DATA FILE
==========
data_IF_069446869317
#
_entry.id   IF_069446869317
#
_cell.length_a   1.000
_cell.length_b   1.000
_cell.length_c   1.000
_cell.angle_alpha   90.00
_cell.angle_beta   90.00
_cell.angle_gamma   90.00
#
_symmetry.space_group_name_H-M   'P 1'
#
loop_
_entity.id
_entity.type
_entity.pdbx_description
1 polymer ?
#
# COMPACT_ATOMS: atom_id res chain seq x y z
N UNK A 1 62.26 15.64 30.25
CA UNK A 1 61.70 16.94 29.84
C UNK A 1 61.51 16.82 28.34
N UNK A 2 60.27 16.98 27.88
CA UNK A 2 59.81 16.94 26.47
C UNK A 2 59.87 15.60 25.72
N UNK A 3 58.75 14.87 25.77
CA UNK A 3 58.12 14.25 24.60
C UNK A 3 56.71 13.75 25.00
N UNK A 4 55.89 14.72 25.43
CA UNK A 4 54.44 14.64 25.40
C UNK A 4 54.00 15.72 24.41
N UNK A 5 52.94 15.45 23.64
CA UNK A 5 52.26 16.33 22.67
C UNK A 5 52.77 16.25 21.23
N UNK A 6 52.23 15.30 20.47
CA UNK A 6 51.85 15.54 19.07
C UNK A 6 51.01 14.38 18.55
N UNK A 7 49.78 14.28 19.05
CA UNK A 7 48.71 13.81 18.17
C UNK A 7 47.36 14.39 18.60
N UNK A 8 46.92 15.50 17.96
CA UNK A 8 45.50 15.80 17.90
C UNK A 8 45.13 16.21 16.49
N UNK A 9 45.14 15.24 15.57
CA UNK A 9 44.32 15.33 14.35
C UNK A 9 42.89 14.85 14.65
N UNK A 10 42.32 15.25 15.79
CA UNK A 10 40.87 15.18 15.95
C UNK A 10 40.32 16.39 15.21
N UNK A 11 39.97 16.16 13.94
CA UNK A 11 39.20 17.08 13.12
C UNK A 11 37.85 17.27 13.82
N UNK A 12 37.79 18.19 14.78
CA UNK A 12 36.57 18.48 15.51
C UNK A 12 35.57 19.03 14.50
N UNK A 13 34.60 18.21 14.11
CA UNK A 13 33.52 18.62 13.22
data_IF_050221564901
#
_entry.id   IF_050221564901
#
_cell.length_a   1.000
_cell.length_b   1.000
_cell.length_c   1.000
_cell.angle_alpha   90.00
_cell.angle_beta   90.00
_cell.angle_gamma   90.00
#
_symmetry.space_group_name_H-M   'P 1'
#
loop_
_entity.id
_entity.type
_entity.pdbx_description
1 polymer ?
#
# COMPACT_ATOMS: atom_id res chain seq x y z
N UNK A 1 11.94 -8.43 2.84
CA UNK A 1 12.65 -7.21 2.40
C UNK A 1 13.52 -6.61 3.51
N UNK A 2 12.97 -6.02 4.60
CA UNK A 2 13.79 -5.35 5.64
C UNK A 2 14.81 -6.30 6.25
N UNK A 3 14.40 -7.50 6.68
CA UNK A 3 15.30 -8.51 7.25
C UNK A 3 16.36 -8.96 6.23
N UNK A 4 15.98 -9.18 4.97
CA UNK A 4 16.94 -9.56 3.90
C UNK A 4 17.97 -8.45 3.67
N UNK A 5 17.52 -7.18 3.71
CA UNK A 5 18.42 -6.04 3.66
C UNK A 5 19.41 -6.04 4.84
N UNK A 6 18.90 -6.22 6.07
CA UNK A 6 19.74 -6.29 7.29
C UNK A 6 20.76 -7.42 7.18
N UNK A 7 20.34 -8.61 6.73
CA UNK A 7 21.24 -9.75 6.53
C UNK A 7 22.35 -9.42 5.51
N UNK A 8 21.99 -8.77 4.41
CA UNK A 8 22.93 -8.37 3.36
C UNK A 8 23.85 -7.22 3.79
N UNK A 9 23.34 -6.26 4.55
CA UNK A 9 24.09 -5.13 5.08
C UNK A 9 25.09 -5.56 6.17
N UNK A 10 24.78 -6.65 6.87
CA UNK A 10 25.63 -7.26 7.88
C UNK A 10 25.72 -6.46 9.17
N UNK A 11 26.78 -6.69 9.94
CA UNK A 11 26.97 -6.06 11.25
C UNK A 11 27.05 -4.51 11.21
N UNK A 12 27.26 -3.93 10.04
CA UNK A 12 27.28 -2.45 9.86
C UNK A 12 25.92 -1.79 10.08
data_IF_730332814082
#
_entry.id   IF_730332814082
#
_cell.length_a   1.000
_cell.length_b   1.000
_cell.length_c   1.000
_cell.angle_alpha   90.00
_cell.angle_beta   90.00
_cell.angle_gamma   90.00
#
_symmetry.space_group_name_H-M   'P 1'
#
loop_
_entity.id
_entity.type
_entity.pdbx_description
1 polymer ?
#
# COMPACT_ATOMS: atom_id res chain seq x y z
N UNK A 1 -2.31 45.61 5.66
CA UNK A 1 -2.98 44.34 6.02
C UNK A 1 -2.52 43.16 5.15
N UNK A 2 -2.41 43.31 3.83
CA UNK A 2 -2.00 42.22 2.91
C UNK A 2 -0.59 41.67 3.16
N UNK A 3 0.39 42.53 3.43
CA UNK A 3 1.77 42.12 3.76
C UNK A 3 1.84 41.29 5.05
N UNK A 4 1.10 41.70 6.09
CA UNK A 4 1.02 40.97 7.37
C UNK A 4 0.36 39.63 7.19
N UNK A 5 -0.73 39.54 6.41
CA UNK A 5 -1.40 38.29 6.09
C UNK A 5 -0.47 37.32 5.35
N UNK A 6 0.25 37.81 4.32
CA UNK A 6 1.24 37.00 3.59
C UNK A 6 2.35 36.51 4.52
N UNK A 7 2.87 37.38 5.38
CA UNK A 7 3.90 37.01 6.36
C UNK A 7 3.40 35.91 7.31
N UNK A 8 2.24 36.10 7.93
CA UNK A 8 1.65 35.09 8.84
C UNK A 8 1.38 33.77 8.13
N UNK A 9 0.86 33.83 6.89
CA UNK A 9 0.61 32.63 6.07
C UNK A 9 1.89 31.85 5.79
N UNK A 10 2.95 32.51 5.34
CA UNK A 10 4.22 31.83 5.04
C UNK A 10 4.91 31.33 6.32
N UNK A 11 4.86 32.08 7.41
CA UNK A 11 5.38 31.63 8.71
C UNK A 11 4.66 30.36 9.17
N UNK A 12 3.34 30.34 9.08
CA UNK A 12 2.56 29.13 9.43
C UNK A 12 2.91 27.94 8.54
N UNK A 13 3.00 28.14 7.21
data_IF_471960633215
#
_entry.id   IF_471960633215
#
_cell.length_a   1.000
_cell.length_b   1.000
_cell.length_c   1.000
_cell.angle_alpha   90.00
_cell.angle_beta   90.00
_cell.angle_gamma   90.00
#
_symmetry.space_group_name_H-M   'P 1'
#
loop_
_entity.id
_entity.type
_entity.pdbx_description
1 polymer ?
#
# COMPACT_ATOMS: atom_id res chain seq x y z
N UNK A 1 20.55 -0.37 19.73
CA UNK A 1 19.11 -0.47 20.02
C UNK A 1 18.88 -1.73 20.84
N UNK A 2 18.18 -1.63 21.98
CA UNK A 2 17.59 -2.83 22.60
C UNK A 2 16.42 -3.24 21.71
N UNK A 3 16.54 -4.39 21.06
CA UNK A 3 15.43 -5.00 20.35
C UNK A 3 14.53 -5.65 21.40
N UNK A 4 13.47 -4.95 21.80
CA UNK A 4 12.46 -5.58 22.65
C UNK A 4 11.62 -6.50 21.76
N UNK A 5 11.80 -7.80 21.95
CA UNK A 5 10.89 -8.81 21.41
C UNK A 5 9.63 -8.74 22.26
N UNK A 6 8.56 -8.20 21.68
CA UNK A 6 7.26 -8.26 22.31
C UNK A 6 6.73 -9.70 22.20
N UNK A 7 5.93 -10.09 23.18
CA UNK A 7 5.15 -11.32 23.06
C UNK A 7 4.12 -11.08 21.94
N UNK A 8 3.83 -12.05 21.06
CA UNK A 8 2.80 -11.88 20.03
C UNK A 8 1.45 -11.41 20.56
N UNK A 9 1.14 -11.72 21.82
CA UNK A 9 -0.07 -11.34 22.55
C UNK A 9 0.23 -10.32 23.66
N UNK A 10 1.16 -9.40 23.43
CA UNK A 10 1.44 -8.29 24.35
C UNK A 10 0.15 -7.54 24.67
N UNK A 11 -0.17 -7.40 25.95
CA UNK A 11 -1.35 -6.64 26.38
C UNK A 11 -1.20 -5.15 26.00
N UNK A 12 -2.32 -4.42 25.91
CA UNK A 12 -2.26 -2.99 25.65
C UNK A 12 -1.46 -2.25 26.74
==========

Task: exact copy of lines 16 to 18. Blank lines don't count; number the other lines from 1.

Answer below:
_entity.type
_entity.pdbx_description
1 polymer ?